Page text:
Amir Mor, M.D., Ph.D., Mursal Gardezi, B.Sc., Karen Jubanyik, M.D., Burcin Simsek, Ph.D., David B. Seifer, M.D., Pasquale Patrizio, M.D., Ecem Esencan, M.D., Gizem Imamoglu, M.D., Man Zhang, M.D., Ph.D., Stephanie M. Nichols-Burns, Ph.D., Hugh S. Taylor, M.D.
To determine if high alpha-fetoprotein (AFP) level in vaginal blood collected on a sanitary pad can assist with detecting an active miscarriage.
A prospective cohort study.
Academic medical center.
Five groups were evaluated: women with active miscarriage, pregnancy of unknown location, completed miscarriage or extrauterine pregnancy (EUP), ongoing pregnancy, and undergoing elective dilation and curettage (D&C).
Main Outcome Measure(s)
For each patient, AFP level in the vaginal blood collected on a sanitary pad was quantified.
The vaginal blood AFP median levels (and their ranges) were 3.7 IU/mL (0.5–739.2) and 4,542 IU/mL (15.6–100,000) in the active miscarriage (n = 16) and the elective D&C (n = 24) groups, respectively. Alpha-fetoprotein was detected in all elective D&C and active miscarriage cases except in 1 case. In the ongoing pregnancy group (n = 35), only 2 of 35 specimens showed detectable AFP levels. In the pregnancy of unknown location (n = 12) and the completed miscarriage or EUP (n = 10) groups, no AFP was detected. Receiver operating characteristic analysis demonstrated 93.7% sensitivity and 97.8% specificity for the detection of an active miscarriage (cutoff 0.61 IU/mL; area under the curve 0.96).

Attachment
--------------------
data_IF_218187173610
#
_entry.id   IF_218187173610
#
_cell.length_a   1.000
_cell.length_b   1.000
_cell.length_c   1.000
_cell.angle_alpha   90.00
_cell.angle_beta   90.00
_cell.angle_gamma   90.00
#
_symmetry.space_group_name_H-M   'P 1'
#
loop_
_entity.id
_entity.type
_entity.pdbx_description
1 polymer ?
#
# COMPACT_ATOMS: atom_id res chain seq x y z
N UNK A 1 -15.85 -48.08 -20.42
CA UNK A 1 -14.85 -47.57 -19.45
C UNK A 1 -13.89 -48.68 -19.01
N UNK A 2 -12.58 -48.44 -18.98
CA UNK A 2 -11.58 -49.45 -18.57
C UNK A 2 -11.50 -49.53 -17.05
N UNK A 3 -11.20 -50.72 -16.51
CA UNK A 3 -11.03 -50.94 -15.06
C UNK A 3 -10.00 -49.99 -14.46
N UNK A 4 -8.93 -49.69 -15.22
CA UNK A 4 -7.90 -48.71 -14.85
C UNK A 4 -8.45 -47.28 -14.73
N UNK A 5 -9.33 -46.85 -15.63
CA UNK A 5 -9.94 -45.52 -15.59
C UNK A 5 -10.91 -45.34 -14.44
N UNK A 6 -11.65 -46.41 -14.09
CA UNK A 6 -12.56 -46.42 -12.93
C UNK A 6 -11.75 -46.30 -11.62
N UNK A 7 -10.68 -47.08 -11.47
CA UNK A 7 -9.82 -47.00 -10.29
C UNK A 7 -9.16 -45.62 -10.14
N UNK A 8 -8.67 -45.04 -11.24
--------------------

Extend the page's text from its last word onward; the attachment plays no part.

Alpha-fetoprotein can be extracted from vaginal blood collected on sanitary pads. A high level of vaginal AFP can assist with the same-day detection of an active miscarriage. This novel test is useful in differentiating active miscarriages from ongoing pregnancies, completed miscarriages, and EUPs and, therefore, it reduces uncertainty, anxiety level, and number of repeat office visits.
Editorial Office, American Society for Reproductive Medicine
Fertility and Sterility® is an international journal for obstetricians, gynecologists, reproductive endocrinologists, urologists, basic scientists and others who treat and investigate problems of infertility and human reproductive disorders.